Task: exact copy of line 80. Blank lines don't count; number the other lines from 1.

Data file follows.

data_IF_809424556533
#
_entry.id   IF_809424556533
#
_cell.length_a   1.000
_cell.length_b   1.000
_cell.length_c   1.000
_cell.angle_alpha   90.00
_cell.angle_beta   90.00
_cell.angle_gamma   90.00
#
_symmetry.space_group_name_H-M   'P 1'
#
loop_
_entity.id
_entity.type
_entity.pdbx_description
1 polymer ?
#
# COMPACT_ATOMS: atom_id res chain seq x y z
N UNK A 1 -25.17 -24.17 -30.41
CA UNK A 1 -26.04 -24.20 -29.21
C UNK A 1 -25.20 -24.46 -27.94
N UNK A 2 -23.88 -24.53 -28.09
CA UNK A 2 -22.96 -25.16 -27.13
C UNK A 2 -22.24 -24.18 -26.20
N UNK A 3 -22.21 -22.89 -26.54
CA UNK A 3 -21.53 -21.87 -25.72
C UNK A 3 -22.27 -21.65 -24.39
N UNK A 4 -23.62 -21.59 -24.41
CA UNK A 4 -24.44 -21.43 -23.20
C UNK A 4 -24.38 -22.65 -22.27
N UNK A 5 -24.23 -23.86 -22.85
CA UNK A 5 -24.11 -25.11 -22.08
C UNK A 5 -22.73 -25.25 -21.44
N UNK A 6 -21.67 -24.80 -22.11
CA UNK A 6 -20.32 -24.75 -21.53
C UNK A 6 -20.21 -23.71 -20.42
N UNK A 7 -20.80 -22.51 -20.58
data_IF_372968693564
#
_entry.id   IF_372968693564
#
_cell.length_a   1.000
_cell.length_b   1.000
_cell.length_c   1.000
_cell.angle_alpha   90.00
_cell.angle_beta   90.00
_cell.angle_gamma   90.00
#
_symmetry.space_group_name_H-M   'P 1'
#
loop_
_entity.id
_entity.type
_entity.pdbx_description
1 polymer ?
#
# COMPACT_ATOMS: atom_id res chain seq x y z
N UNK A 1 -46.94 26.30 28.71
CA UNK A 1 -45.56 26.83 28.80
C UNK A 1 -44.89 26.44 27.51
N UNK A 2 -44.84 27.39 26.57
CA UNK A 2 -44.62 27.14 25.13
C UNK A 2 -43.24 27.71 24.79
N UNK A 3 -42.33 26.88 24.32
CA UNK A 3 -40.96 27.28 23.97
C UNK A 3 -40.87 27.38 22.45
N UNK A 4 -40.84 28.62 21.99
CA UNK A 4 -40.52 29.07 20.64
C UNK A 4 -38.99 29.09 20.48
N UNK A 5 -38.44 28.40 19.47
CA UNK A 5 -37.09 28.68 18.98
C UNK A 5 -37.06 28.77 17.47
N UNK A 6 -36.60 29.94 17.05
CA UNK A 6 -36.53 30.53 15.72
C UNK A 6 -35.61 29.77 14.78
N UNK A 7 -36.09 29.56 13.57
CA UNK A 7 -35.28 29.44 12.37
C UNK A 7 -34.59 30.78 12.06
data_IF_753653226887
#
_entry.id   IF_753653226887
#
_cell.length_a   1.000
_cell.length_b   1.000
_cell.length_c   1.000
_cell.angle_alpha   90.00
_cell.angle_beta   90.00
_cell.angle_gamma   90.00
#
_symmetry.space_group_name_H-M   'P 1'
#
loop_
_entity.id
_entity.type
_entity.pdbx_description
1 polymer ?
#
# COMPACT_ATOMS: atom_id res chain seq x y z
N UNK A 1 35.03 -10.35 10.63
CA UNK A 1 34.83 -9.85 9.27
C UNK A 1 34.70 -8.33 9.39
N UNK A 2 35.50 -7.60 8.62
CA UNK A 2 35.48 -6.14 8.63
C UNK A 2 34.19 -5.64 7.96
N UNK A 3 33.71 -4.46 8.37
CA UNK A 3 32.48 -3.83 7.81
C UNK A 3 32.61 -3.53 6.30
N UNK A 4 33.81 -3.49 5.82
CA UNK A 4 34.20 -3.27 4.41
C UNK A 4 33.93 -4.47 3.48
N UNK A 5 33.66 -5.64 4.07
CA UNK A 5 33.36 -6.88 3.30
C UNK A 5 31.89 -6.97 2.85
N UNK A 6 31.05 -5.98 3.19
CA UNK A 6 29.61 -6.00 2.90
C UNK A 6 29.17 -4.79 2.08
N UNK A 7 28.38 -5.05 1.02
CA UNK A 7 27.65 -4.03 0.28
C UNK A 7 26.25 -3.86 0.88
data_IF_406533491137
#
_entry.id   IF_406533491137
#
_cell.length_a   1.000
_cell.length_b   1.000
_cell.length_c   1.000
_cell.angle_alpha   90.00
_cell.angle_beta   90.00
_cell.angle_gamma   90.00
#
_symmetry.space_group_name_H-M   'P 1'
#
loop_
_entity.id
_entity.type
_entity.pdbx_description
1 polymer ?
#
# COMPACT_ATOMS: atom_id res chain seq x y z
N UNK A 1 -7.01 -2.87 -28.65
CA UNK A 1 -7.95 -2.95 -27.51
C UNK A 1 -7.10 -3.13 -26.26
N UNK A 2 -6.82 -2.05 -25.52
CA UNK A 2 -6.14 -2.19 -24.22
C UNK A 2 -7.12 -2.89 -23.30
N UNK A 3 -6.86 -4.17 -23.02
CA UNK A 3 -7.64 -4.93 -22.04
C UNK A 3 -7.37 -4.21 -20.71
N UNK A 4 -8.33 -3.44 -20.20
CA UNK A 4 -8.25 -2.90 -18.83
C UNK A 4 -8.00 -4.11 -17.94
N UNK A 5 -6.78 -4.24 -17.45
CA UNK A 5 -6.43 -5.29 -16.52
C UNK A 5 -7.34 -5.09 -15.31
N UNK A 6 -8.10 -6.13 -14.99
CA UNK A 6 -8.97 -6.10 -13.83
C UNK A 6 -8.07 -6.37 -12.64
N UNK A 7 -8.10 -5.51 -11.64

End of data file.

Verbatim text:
C UNK A 7 -34.59 30.78 12.06